Sunday, July 15, 2018

Blaming Post-Modernism & Eddy Merckx

As I close the array of browser tabs with articles I've recently read, I've decided to try document each, two or three at a time, with a quick two sentence impression of the article and link.

The Death of Truth - Review of Michiko Kakutani's new book, The Death of Truth, which posits that Trump's fast/loose interplay with the media and facts -- including whatever counts for "Fake News" -- is an extension of the post-modern movement of the early 70s that challenged the idea of "central" and "knowable" truth. I find this premise hard to believe and, indeed, it seems to ignore entirely the traditionalist movements embedded in the American Right and their specific disdain for relativism in whole. Further, it doesn't seem to me that post-modernism was ever in direct opposition to empirical or demonstrable fact, only that the larger mysteries require more nuance, less "rational" hubris, and less definition at the edges to fully process.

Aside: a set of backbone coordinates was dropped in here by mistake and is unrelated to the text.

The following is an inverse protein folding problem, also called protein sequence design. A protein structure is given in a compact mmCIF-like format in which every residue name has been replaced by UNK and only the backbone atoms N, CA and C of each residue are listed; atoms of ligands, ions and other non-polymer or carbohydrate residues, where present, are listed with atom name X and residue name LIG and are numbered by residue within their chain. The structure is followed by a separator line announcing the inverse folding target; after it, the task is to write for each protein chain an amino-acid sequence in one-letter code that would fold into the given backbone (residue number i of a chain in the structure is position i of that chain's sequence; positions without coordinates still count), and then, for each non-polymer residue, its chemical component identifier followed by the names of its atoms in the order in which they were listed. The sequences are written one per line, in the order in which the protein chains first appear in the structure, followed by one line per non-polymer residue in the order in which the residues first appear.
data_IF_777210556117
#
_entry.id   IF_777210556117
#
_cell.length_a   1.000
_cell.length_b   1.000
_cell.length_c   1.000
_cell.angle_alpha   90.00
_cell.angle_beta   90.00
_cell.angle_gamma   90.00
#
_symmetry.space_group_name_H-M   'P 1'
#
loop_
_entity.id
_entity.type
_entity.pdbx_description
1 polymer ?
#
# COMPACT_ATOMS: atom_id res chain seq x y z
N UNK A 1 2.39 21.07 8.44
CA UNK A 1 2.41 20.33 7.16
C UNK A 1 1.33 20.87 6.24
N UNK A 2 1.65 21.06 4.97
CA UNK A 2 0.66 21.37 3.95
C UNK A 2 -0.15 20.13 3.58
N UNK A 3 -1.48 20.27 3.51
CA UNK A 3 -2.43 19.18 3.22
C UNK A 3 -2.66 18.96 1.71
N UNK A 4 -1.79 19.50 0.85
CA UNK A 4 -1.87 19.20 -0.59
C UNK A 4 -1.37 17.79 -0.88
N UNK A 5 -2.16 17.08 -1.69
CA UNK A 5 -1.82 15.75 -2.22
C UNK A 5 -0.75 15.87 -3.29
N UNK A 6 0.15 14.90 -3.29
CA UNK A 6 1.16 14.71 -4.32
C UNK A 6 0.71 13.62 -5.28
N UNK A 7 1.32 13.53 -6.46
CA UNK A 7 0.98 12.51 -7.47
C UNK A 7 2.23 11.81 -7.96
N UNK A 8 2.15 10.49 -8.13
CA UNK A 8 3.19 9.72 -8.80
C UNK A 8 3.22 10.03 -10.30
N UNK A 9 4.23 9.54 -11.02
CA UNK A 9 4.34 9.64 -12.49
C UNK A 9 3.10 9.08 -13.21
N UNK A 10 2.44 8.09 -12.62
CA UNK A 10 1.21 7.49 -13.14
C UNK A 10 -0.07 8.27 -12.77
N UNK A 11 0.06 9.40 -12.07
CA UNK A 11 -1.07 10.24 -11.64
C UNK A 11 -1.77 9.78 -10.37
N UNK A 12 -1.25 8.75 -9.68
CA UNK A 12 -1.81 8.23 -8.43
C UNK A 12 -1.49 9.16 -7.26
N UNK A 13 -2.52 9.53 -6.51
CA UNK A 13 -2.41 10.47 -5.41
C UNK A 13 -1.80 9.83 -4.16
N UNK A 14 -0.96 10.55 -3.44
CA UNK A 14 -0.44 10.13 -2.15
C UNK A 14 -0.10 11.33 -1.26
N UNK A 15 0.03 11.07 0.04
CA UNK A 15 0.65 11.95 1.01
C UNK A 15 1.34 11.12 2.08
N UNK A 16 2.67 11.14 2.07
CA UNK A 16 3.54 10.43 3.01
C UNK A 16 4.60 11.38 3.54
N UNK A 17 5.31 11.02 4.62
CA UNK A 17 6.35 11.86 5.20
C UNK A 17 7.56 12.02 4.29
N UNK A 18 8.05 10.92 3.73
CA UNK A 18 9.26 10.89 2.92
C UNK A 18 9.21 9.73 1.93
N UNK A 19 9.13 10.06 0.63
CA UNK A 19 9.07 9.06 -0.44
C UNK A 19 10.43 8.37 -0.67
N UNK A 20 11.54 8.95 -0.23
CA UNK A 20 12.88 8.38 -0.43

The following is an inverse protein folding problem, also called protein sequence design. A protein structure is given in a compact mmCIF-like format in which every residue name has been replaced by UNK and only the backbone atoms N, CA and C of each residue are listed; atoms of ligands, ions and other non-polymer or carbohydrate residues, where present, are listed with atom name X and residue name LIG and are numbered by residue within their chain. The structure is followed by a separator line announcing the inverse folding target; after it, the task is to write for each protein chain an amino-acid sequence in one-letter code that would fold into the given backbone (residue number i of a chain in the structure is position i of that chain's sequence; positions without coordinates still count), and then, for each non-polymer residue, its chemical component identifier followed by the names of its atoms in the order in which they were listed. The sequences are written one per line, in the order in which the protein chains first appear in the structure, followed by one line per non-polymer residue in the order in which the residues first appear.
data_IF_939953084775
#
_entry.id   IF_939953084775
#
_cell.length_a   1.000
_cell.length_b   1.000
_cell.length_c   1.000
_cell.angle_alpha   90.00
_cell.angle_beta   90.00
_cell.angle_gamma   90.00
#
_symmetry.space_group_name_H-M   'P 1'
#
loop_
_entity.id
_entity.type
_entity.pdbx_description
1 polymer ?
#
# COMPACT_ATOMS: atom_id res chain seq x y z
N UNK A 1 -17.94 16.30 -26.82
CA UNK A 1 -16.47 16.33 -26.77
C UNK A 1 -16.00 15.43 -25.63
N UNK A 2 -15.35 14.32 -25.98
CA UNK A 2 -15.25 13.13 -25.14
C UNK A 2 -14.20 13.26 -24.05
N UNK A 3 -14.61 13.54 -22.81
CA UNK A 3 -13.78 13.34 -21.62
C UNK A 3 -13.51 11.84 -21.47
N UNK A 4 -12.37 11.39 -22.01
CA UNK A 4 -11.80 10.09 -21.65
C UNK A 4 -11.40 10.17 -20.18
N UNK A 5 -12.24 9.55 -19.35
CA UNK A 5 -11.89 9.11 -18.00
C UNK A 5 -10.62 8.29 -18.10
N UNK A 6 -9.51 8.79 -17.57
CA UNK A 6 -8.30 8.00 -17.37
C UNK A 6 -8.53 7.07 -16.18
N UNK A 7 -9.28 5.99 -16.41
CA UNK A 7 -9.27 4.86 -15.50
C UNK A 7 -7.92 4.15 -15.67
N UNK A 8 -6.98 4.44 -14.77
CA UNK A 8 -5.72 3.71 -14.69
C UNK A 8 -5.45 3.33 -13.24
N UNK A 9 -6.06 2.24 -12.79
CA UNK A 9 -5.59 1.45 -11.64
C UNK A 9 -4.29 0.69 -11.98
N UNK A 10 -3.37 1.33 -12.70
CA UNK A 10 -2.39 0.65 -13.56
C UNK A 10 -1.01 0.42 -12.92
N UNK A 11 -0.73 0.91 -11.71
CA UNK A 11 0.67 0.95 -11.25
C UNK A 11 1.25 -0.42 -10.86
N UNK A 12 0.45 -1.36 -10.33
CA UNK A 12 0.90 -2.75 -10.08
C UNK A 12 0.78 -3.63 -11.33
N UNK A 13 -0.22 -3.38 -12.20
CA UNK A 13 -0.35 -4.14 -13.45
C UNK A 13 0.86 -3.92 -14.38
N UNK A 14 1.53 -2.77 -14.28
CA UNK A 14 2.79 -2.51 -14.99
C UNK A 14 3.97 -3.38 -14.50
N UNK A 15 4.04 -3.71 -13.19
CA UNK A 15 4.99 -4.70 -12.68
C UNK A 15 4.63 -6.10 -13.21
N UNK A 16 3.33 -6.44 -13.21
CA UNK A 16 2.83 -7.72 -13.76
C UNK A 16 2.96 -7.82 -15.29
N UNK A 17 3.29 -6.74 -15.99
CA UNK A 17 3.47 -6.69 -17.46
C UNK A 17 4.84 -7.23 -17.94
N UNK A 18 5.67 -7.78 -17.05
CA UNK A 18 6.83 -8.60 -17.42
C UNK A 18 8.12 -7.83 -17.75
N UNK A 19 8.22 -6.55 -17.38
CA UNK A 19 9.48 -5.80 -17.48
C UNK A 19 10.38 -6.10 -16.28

Link to full article, "Trump is What Happens When PostModernism Goes Too Far," here.

The Greatest Cyclist of All Time, Eddy Merckx - Guardian interview with the legendary 5-time Tour de France winner. Best quote from Eddy:
"My parents taught me honesty and respect for other people. When I was at school I wanted to go to the Côte d’Azur for holidays, like my schoolfriends. We went to the North Sea. My father, who was a grocer and one of 11 children, said: 'Don’t look to those who go to the Côte D’Azur, but look to those who can’t go the North Sea – keep your feet on the ground.'"
There's a chance that this year, or next, the talented sprinter Mark Cavendish will overtake Eddy's single stage record of 34 wins at the Tour de France though I'm uncertain if he'll bring along this same level of grace, class, and reflection.

Full article/interview, "Eddy Merckx: This Much I Know," here.

– Jon Roketenetz

Jon is the CEO of GimmeAnother and founder of 3VERB.

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